For more than half of Meals On Wheels clients — people at high risk for hunger and food insecurity, including individuals over the age of 60, at or near poverty, of a minority population and unable to cook or shop for food — the one meal they receive often constitutes most of the food they will have for the day. In addition, Meals On Wheels and congregate programs allow seniors to live in their own homes for as long as possible and avert far more costly alternatives such as hospitals and nursing home care services.
More than 1.7 million people volunteer for Meals On Wheels, making them the largest group of volunteers in the U.S.
Meal preparation, packaging or delivery, clerical support, special events
Follow Meals on Wheels
Share Our Strength
Founded nearly 30 years ago with the belief that everyone has a strength to share in the global fight against hunger and poverty, today, Share Our Strength focuses on making No Kid Hungry a reality in America. Because families at risk of hunger need access to food and the skills to make healthy meals with their resources, nutrition education is a key part of the No Kid Hungry campaign.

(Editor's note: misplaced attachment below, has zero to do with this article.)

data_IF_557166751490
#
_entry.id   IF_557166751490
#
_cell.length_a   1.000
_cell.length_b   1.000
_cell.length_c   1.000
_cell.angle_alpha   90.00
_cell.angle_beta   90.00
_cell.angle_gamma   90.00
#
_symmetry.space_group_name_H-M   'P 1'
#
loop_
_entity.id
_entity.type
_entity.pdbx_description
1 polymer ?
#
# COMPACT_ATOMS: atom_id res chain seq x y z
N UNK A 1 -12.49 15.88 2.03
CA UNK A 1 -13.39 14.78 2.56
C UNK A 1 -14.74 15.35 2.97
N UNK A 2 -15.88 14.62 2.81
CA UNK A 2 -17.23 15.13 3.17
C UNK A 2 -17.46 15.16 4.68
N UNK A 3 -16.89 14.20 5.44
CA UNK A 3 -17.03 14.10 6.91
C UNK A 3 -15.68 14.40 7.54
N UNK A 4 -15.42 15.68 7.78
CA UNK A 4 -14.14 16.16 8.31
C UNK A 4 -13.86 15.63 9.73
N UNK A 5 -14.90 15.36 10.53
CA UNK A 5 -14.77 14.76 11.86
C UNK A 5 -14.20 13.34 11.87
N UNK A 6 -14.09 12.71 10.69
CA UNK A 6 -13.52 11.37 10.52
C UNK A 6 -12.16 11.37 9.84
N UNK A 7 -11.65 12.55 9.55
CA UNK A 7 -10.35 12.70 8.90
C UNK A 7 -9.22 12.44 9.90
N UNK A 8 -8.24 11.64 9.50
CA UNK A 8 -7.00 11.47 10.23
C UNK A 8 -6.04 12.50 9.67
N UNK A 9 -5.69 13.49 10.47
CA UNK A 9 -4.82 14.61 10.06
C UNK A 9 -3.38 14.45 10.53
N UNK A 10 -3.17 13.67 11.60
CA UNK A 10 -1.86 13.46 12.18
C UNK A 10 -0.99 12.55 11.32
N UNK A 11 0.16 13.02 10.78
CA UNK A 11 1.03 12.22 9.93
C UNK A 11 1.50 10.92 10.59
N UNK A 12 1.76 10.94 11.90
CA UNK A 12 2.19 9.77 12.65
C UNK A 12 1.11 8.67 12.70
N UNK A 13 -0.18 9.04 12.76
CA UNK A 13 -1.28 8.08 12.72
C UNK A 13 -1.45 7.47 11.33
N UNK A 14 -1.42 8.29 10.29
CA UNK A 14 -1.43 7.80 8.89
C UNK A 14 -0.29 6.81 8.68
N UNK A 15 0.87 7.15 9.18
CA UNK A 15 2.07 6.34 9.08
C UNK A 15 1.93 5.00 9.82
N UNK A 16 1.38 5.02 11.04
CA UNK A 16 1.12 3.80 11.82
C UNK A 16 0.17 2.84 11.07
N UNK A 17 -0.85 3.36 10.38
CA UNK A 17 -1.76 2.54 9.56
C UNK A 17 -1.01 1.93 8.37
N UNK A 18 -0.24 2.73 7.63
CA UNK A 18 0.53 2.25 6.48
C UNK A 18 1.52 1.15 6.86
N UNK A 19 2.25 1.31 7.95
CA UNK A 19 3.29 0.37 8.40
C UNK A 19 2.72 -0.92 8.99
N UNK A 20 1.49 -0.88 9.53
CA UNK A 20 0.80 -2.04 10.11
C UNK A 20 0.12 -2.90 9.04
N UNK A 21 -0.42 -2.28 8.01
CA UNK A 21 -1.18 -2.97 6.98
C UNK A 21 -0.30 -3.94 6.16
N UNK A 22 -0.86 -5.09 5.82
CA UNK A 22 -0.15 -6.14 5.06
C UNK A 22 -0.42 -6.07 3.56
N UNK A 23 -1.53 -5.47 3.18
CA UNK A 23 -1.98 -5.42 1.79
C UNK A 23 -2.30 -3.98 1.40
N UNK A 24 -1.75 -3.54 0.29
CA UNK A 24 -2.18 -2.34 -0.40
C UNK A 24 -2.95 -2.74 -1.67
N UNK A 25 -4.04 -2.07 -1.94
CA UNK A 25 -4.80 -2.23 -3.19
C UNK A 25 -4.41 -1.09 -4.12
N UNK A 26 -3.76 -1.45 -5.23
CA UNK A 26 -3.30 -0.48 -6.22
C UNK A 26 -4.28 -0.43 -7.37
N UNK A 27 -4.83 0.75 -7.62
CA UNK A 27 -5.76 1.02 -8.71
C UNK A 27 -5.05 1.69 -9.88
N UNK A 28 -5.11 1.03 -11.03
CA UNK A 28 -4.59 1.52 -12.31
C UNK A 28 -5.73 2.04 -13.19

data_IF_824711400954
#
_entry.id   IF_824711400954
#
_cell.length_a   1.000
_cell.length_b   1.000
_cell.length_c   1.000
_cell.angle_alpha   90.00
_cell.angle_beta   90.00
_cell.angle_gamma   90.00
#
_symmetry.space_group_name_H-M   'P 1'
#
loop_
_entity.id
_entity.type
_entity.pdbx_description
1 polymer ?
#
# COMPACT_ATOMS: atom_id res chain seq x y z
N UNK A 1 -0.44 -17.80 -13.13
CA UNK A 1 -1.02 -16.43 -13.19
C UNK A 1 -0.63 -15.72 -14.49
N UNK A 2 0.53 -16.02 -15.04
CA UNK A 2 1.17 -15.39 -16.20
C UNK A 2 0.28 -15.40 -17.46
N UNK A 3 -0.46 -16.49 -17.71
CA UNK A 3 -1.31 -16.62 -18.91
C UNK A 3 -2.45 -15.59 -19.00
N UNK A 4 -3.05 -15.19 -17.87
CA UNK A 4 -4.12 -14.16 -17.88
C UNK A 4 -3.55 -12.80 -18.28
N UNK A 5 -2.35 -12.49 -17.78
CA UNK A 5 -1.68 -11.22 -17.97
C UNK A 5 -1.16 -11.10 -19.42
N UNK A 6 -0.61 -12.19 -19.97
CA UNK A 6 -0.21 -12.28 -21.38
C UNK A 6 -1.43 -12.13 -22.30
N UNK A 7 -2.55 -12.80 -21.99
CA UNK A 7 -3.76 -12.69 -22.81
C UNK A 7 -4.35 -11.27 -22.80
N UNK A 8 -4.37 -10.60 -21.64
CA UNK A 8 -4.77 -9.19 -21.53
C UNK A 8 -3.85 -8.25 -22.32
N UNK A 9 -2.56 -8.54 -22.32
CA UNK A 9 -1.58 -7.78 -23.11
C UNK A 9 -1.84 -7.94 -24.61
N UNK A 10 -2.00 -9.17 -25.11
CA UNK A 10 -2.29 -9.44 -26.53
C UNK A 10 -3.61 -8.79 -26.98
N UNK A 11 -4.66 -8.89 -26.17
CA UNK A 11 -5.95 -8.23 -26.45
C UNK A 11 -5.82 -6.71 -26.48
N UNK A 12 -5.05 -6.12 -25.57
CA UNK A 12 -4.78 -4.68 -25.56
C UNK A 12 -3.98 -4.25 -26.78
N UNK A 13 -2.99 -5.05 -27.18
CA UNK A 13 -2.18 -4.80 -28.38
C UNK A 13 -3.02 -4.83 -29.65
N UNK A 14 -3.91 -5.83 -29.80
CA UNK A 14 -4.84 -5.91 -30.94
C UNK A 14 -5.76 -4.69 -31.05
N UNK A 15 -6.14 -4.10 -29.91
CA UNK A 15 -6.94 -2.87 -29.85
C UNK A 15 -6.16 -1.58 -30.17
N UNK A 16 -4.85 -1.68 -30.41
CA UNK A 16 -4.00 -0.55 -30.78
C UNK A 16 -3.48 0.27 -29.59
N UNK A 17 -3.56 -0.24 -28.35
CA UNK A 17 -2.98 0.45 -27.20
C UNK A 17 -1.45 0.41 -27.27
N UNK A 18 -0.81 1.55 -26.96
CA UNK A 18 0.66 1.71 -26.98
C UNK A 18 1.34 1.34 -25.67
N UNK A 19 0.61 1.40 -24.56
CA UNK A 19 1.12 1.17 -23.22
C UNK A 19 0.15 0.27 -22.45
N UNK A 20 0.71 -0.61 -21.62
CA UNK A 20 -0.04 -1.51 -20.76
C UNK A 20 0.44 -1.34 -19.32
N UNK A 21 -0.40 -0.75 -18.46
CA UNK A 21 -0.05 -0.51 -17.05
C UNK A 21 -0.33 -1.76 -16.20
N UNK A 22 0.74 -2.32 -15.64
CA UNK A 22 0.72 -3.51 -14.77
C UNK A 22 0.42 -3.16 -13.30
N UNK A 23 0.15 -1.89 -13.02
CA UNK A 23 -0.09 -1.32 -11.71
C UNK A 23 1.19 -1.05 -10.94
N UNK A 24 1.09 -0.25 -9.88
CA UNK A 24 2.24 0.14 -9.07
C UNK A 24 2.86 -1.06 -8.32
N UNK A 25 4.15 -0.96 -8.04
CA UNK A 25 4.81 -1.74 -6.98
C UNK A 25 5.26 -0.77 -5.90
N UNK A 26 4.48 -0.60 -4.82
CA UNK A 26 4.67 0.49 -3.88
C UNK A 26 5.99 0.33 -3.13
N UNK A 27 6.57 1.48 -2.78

Through its Cooking Matters program, nutrition educators and chefs equip low-income families with skills to stretch their food budgets, shop smarter, make healthier food choices and cook delicious, affordable meals.
Working together to identify and eliminate barriers that may prevent children from accessing food and nutrition resources, Share Our Strength’s partnerships support
not only direct programming, but also the online No Kids Hungry Center for Best Practices, offering case studies, white papers, guides and toolkits.
Last year, more than 750 nutrition educators helped low-income families learn skills like reading food labels in the store, identifying whole grains and using MyPlate to guide family meals.
Community event planning, nutrition education, fundraising, advocacy